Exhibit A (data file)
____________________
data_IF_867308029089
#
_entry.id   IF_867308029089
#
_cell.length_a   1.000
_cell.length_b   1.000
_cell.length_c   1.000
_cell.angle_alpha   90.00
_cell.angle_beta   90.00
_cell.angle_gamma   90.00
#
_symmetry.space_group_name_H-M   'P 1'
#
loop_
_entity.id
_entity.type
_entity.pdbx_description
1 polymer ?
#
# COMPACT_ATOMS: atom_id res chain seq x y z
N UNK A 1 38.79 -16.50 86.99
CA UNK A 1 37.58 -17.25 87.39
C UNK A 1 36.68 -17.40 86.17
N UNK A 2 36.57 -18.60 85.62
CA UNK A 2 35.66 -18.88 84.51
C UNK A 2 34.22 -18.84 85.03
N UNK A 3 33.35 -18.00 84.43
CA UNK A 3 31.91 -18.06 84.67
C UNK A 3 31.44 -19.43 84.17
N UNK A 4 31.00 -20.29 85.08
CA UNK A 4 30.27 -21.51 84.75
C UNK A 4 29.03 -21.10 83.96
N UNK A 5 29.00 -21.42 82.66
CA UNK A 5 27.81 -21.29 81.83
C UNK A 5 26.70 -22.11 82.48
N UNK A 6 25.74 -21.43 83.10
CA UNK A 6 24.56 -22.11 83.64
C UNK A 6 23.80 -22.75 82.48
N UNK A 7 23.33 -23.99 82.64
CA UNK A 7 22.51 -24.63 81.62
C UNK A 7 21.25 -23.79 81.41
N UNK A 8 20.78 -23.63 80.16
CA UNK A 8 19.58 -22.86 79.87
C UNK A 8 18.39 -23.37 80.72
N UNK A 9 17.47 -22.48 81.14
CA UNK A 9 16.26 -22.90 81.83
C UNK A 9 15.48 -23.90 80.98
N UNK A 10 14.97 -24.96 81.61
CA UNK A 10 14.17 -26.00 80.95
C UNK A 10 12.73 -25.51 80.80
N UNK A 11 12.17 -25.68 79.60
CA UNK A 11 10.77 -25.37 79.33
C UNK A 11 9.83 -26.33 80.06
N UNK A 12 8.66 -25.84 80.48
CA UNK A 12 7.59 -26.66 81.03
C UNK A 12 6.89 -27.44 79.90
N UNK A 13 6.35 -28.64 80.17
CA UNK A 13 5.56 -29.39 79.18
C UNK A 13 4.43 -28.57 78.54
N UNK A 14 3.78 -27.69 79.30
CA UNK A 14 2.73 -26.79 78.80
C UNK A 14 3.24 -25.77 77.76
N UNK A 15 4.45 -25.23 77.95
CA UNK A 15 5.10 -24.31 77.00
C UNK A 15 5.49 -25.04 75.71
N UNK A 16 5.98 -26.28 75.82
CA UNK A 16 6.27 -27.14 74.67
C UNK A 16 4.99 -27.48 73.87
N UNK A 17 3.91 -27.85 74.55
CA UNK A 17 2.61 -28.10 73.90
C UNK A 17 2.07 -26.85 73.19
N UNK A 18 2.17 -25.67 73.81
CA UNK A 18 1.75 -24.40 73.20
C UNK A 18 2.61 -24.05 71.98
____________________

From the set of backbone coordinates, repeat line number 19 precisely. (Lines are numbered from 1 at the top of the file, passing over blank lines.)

#